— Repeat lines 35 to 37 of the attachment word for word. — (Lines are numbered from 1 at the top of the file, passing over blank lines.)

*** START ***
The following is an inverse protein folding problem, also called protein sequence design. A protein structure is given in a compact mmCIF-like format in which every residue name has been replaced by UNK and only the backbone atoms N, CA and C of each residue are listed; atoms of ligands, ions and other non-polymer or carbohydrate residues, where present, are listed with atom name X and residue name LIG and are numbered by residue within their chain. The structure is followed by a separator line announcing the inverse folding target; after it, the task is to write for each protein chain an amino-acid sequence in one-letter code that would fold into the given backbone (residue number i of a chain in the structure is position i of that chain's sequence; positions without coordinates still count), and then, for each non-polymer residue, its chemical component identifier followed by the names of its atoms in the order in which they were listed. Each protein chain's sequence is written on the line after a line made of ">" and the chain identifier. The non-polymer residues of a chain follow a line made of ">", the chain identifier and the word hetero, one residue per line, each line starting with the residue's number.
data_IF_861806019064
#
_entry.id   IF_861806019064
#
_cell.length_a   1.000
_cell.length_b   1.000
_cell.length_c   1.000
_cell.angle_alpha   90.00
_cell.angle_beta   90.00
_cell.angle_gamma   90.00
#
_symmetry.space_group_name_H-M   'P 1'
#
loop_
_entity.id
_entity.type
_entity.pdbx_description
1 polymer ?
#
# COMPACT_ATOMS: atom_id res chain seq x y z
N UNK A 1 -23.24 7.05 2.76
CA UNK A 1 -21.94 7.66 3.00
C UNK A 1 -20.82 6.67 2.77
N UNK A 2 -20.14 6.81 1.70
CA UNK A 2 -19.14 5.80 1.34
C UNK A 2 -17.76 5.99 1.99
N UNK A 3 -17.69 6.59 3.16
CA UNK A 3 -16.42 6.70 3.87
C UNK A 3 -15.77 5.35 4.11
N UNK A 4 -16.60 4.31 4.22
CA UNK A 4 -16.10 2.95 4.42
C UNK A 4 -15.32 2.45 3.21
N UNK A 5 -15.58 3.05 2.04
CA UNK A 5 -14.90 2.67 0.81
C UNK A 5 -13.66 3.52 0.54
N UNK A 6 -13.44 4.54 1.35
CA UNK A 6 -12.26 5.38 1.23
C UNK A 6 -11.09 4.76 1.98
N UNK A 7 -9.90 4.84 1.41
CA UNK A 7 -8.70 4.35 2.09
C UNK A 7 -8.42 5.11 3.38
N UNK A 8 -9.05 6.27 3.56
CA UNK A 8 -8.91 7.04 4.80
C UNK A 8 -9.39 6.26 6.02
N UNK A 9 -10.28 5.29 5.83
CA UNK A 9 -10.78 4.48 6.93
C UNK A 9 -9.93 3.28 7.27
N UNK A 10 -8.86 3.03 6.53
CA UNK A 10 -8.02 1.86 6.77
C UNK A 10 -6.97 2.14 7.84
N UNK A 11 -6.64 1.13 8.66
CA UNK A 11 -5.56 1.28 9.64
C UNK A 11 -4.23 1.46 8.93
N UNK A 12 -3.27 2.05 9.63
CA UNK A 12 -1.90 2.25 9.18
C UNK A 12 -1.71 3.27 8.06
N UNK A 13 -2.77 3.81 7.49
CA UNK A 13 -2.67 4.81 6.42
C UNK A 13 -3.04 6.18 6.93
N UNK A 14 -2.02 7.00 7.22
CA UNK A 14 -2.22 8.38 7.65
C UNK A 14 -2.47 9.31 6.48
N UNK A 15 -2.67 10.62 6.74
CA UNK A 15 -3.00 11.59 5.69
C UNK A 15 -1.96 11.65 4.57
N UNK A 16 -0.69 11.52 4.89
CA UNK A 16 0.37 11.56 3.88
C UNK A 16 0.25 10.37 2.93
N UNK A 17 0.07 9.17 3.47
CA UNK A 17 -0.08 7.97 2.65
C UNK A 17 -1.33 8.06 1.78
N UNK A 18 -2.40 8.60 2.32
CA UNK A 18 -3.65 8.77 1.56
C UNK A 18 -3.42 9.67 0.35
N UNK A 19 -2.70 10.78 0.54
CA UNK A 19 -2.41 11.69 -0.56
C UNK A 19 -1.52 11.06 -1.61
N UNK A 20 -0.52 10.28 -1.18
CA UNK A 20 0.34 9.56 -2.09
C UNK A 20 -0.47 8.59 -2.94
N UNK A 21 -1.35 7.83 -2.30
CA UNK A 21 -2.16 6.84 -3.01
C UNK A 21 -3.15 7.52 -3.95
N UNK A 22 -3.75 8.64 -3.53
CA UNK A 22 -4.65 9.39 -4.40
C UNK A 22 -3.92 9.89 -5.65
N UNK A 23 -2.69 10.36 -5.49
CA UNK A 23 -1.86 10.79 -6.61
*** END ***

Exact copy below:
CA UNK A 5 -14.90 2.67 0.81
C UNK A 5 -13.66 3.52 0.54
N UNK A 6 -13.44 4.54 1.35